Chilean telco WOM has filed for bankruptcy in the US.

The company filed for Chapter 11 bankruptcy protection in Delaware, according to documents dated yesterday (April 1), reports Bloomberg. The filing comes after the company fell short on a plan to refinance $348 million in debt due in November.

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In its filing, WOM, which stands for "Word of Mouth," listed more than $1 billion in debt.

Company CEO Chris Bannister said that the telco sought Chapter 11 protection in a US bankruptcy court, as the company's best option to remain viable.

“The number of such actions against the company may grow in the near term if the company’s liquidity position is not immediately stabilized,” added chief restructuring officer, Robert Wagstaff.

The filing means that WOM can continue operating while working towards paying its creditors.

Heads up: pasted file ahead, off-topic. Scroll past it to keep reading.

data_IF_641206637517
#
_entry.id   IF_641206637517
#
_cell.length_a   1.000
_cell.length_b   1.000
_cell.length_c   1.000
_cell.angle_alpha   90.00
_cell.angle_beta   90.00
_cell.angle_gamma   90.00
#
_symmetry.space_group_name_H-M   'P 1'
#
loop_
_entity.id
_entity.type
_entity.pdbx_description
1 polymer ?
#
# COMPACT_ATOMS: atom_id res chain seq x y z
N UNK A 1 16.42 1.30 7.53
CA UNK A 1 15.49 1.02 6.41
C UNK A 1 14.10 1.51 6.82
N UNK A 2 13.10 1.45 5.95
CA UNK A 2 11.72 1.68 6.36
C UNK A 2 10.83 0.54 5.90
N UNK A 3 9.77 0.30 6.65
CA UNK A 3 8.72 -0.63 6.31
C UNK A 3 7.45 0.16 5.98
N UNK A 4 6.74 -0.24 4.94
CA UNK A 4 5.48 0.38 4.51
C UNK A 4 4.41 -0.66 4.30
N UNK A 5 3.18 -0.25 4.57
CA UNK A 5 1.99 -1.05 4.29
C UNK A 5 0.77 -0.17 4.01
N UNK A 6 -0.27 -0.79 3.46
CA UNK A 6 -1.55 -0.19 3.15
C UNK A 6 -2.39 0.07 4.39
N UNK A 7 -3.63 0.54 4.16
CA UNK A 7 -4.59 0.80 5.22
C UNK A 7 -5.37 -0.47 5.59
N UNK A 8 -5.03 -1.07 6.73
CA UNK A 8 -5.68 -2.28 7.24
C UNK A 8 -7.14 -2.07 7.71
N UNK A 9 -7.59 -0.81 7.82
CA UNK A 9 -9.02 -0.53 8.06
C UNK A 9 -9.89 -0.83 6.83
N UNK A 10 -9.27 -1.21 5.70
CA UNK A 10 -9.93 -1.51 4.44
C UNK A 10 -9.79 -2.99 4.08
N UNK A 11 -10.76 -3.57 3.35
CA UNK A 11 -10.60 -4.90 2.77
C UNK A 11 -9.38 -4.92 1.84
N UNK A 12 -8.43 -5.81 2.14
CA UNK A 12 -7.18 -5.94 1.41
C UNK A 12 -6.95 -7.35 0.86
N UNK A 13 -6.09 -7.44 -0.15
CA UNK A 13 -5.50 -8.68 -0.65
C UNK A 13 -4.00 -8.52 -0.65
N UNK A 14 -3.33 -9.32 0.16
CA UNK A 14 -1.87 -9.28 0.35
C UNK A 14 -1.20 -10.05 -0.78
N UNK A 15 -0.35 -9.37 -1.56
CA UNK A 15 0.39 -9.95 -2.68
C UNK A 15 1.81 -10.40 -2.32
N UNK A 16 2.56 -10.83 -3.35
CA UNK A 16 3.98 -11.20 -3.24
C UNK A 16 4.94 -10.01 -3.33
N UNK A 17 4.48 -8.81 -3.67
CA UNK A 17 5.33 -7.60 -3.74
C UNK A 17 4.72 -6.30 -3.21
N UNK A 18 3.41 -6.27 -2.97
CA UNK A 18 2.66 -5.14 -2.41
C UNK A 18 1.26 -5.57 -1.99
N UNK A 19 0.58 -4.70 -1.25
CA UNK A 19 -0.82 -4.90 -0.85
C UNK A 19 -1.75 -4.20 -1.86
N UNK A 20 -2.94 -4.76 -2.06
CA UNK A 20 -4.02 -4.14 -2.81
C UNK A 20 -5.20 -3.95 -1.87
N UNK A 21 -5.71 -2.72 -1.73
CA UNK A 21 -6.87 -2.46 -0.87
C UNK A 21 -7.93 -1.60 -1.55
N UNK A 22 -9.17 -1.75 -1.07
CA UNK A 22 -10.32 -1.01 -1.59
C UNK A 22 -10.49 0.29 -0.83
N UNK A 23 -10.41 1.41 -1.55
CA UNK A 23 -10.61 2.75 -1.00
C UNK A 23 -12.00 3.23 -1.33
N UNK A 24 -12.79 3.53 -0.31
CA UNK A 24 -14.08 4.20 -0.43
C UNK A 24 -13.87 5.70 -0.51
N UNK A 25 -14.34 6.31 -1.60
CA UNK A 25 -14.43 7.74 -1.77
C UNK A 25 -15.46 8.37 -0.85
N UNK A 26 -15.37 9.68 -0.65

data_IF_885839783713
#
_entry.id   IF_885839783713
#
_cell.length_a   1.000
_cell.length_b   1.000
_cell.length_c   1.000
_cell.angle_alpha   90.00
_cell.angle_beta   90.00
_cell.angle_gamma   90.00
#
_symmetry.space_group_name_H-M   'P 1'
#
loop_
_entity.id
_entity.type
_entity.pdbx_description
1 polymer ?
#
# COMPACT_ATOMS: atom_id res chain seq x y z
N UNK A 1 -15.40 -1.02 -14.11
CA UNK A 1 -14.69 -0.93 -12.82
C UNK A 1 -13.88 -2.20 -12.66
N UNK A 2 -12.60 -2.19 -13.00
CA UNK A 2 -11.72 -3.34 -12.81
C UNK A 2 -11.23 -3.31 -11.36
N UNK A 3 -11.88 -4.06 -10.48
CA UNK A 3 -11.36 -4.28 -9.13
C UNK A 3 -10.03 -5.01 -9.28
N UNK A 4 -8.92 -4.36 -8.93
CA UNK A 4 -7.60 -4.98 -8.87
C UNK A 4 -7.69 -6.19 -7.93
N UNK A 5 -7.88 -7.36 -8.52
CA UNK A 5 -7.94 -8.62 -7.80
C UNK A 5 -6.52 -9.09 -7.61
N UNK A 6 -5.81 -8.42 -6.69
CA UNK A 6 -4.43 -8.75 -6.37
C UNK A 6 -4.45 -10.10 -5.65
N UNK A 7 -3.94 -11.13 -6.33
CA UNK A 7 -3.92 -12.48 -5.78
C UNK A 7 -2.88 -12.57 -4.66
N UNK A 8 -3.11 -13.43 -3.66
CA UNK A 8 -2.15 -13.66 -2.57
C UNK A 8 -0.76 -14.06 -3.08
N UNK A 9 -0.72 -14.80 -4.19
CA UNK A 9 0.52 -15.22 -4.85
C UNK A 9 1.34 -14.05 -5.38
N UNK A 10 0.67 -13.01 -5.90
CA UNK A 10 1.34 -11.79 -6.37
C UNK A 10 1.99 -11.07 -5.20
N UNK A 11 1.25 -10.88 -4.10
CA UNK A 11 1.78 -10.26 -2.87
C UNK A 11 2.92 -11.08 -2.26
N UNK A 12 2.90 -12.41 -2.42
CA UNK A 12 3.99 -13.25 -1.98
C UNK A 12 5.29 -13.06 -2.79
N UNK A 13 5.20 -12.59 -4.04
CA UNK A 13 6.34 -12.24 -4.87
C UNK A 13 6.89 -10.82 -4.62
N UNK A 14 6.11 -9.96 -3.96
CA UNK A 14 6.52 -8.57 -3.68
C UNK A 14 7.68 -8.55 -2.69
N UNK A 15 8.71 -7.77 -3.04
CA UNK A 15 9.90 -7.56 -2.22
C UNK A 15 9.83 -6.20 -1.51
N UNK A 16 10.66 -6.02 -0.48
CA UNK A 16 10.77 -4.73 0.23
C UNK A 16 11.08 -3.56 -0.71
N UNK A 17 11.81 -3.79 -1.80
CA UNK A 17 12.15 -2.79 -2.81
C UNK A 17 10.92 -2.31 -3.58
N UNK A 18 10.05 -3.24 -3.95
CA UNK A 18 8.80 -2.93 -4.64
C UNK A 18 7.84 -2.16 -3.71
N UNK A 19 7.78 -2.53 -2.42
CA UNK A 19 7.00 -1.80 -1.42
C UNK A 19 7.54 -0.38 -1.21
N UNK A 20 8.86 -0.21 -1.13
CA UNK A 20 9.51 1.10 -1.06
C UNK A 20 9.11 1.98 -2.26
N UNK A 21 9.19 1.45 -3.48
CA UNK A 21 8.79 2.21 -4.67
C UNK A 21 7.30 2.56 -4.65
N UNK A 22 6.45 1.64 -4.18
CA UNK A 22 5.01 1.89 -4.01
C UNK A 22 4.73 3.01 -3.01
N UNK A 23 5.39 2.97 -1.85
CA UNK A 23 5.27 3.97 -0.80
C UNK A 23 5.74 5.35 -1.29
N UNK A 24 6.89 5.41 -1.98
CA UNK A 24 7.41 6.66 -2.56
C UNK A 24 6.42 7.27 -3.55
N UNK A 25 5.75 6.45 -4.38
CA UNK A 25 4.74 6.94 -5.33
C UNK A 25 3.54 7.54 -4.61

WOM has blamed its financial problems on its delayed 5G rollout, while credit rating companies downgraded WOM's debt early last year, including 2024 and 2028 bonds totaling $649m, Wagstaff said. 

He added that WOM has also had issues constructing telecom towers on time.

"The company has been in an international arbitration proceeding with the government of Chile over restrictions in the construction of cellular towers in certain areas of the country," he said.

"The company’s inability to build towers at the expected pace prevented the company from selling the constructed towers under the sale-leaseback agreement with Phoenix Tower International and deprived the company of an estimated $25 million in liquidity in 2023."

This downgrade led to the Inter-American Investment Corp., an affiliate of Inter-American Development Bank, to reduce its credit facility to the company, Wagstaff added.

In a separate statement, WOM confirmed that it has arranged for up to $210m in financing, from lenders led by JPMorgan Chase to fund it through bankruptcy. This remains subject to court approval.

Founded in 2015 after British private equity firm Novator Partners LLP acquired assets of Nextel Chile, the telco has become Chile's third-biggest in market share, only behind Telefónica's Movistar and Entel SA.

It serves more than eight million customers and employs around 7,000 people.